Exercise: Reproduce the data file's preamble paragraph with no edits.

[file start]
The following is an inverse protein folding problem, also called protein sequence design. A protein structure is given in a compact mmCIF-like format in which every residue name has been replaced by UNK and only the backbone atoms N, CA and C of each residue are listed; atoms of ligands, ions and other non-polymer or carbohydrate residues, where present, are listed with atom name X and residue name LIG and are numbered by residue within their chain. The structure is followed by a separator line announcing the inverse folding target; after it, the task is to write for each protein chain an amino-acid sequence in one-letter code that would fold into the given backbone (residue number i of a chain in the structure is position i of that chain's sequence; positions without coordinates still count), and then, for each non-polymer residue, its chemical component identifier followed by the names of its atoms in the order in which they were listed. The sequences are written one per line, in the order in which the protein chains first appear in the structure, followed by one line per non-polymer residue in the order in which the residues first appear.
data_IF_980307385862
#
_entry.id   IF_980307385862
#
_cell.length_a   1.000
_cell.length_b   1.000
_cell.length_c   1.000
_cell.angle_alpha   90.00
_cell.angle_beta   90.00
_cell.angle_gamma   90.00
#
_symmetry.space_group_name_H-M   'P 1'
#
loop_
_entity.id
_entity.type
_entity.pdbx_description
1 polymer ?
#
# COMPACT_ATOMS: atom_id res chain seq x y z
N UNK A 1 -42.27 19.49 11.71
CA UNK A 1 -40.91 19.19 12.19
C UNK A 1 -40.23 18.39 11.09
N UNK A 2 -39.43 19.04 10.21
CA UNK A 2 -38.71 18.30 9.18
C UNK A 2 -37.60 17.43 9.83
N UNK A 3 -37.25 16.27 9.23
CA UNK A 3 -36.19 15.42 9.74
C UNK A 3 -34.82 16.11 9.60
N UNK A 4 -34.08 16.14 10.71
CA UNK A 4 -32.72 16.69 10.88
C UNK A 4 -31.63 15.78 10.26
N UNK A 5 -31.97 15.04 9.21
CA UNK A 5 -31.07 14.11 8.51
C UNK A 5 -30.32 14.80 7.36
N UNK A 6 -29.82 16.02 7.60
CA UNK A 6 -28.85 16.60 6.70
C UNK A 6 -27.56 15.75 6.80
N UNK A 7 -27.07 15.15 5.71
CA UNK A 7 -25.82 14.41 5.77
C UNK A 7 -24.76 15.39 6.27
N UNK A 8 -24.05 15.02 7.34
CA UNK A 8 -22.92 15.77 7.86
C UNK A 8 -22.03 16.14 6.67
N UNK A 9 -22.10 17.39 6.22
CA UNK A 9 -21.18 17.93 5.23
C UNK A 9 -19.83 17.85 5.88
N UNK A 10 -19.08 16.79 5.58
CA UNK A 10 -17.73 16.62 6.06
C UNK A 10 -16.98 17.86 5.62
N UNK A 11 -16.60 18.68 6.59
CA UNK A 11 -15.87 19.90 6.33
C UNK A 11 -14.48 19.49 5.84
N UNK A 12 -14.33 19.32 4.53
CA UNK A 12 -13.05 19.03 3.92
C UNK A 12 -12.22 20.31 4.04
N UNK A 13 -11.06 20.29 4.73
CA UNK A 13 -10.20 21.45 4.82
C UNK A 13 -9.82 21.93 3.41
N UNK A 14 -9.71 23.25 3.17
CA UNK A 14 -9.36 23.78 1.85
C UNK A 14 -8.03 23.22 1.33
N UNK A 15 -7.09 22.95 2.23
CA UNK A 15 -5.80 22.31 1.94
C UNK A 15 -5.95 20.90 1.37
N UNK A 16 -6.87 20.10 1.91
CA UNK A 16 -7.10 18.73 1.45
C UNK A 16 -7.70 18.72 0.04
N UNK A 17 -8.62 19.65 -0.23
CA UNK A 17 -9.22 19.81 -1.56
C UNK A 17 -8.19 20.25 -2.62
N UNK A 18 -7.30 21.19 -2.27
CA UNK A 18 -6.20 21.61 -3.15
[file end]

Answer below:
The following is an inverse protein folding problem, also called protein sequence design. A protein structure is given in a compact mmCIF-like format in which every residue name has been replaced by UNK and only the backbone atoms N, CA and C of each residue are listed; atoms of ligands, ions and other non-polymer or carbohydrate residues, where present, are listed with atom name X and residue name LIG and are numbered by residue within their chain. The structure is followed by a separator line announcing the inverse folding target; after it, the task is to write for each protein chain an amino-acid sequence in one-letter code that would fold into the given backbone (residue number i of a chain in the structure is position i of that chain's sequence; positions without coordinates still count), and then, for each non-polymer residue, its chemical component identifier followed by the names of its atoms in the order in which they were listed. The sequences are written one per line, in the order in which the protein chains first appear in the structure, followed by one line per non-polymer residue in the order in which the residues first appear.